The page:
I notice that "bărbat" is in the sentence, ended by "ul". For reference to others, I assume this is a suffix "-ul" defining a specific object, using the English "the". I'm a bit confused on this, but this is my guess. Correct me if I'm wrong.
You're totally correct. In fact this suffix shows up in the famous name "Dracula". This was originally 'Drac-ul', "the dragon", the title of Vlad II of Wallachia. His son, Vlad III - the ruler associated with the Dracula legend - was then called "Dracula", a Slavicized form meaning "(son) of the dragon".
-ul is the definite article used for some masculine and neuter nouns. bărbat > bărbatul (man > the man), băiat > băiatul (boy > the boy), fruct > fructul (fruit > the fruit) etc.
Thank you for your answer, but that leaves me at another confusion. I'm familiar with gender-specific nouns (being partial to German), but how do I determine what nouns are masculine, feminine, and neuter?
Hi, Eric_Allen. If the noun ends in "e", "ă" or "a" you know it is feminine. For the one ending in "i" it is not that simple: zi - day (feminin), ardei - pepper (masculin). The rest are masculin or neuter which behave similar (have the same article "ul").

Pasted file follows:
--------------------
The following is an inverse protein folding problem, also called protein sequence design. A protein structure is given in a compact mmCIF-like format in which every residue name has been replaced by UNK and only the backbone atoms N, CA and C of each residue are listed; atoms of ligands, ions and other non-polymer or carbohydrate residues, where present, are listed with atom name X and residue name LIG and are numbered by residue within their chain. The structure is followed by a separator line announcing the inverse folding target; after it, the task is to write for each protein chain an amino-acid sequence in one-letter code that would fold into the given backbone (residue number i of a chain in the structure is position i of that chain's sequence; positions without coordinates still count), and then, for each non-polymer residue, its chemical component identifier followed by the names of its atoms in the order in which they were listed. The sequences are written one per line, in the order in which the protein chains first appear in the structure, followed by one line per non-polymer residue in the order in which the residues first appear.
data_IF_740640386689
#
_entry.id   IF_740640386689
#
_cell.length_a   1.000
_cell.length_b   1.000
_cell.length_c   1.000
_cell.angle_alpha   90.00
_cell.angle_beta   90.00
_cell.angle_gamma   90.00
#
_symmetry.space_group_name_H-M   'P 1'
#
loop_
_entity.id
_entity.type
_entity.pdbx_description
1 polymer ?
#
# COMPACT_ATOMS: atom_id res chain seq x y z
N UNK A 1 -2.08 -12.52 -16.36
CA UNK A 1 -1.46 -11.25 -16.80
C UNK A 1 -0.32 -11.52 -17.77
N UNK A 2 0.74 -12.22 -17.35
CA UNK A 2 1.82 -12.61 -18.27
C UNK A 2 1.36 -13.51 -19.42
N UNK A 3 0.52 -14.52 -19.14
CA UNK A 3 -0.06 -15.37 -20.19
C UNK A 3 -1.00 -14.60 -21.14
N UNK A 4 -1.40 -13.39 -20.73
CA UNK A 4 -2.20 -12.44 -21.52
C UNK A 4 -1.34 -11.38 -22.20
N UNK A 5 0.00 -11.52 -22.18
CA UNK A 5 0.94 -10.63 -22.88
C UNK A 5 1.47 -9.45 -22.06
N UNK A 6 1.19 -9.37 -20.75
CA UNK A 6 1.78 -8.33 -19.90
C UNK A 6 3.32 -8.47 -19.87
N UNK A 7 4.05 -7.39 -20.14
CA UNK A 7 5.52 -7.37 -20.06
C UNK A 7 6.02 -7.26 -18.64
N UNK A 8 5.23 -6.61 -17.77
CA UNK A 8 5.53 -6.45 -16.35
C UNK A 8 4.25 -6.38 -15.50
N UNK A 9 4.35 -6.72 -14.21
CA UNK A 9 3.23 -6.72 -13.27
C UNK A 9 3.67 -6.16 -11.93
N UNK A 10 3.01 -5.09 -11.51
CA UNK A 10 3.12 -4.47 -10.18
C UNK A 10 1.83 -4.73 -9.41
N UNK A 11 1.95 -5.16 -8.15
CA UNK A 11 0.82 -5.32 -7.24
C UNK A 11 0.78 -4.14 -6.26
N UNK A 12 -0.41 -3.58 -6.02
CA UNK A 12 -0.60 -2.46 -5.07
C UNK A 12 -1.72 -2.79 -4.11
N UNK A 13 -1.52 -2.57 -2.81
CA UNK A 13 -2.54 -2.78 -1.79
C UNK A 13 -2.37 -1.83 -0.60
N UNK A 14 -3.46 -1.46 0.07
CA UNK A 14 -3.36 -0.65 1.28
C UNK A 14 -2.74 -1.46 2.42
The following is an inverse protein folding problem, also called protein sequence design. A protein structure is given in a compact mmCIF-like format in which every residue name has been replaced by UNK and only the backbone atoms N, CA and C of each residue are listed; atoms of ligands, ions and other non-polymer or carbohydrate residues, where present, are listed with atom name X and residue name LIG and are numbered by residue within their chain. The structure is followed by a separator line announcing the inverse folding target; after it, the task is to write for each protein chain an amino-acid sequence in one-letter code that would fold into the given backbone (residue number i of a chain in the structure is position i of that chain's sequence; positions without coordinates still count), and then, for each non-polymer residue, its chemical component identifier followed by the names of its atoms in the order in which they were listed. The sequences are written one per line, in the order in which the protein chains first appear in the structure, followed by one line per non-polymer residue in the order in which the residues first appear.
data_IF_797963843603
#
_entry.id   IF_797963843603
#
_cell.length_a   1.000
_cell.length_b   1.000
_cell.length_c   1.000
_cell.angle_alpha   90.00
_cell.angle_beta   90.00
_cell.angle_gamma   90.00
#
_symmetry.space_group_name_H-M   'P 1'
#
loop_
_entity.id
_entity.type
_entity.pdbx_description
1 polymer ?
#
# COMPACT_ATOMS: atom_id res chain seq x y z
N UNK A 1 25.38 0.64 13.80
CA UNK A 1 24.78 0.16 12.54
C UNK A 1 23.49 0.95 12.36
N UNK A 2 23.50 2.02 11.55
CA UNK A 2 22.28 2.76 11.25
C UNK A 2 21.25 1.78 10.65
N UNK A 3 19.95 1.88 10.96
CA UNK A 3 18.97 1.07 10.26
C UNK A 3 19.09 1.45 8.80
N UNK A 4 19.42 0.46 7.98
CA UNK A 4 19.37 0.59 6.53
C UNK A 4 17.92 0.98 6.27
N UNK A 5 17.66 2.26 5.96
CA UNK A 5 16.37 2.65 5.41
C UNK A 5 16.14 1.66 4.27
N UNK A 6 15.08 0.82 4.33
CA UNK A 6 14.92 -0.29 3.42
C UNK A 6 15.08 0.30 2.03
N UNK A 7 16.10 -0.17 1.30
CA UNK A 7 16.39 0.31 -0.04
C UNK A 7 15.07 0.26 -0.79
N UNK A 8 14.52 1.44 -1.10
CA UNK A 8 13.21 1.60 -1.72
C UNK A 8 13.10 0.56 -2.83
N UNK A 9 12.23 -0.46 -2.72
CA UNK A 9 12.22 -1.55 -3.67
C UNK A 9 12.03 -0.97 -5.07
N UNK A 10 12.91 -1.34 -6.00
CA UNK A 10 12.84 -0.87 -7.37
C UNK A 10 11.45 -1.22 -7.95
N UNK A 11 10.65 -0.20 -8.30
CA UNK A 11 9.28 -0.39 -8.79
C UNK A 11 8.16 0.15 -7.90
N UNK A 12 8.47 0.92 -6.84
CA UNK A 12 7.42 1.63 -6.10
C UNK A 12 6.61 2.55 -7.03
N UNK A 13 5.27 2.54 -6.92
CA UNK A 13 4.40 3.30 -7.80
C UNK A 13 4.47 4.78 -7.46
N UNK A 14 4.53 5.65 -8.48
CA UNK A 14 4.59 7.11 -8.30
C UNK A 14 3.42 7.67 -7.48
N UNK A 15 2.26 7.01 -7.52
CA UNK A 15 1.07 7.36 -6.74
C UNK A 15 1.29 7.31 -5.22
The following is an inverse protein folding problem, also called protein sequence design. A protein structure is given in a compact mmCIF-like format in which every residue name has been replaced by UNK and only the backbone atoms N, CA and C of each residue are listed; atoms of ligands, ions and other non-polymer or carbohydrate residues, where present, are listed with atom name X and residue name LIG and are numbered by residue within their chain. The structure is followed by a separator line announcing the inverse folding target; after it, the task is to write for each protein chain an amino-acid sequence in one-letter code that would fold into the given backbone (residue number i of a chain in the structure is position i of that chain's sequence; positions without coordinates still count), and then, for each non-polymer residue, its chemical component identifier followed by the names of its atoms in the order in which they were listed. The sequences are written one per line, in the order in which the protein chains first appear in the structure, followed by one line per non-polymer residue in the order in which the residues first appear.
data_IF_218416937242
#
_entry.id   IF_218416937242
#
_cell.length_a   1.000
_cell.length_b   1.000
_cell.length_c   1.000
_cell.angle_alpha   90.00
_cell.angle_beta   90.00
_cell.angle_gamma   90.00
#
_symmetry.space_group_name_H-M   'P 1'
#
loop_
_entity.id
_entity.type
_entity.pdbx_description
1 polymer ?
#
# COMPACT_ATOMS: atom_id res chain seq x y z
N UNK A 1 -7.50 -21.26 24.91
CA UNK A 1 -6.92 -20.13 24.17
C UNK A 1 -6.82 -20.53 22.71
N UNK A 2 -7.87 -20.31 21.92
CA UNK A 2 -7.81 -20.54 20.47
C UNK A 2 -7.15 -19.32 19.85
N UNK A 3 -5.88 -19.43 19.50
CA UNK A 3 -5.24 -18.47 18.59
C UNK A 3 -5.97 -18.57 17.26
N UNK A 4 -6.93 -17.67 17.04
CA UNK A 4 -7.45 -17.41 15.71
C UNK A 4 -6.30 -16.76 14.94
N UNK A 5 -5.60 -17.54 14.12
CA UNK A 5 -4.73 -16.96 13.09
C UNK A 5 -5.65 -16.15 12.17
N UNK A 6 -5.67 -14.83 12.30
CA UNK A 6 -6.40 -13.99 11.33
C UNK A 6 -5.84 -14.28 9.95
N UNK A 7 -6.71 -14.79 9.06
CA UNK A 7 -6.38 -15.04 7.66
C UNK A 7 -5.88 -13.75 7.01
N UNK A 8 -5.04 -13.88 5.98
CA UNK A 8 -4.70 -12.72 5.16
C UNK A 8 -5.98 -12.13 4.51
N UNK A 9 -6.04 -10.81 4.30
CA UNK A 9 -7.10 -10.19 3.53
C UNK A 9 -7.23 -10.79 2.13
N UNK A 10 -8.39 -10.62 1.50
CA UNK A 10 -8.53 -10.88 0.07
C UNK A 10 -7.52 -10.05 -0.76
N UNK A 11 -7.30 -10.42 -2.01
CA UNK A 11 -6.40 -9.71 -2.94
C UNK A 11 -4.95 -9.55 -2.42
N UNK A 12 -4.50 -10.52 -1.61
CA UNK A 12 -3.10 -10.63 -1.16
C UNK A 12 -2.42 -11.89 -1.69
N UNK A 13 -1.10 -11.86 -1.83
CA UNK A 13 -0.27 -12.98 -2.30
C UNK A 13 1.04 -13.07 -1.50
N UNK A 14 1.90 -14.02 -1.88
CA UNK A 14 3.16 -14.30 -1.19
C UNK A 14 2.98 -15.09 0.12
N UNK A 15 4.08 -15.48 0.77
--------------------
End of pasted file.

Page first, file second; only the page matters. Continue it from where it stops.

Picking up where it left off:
In my head, I cannot find exceptions to this rule right now.
I'd to add that there exist masculine nouns ending in "e" and "ă" (although there are very few with "ă"):
conte - count
tată - father
The noun "cinema" is neutral and ends in "a" (maybe there's more, but I can't think of it right now).
Actually, there is no clear cut rule. As in German, or French, you have to learn the gender of every noun.
It can be masculine with -e ending too: un păduche, un grăunte, un munte etc.
Just like in Scandinavian languages, e.g. Norwegian
"mann" = man
"Mannen" = The man
That is the mistake I made. I didn't hear the ending in normal speed. I always have to listen to the slow version to get it. Sometimes that voice is so hard to understand even then!
Strictly speaking, the article doesn't come after the word. The article is an enclitic, it attaches to the end of the word.
There are words that end in -ul in their non-articulated form and add another one when articulated (tumul = tumulus, tumulul = the tumulus). But most of the time you can GUESS that a word ending in -ul is masculine/neuter and articulated.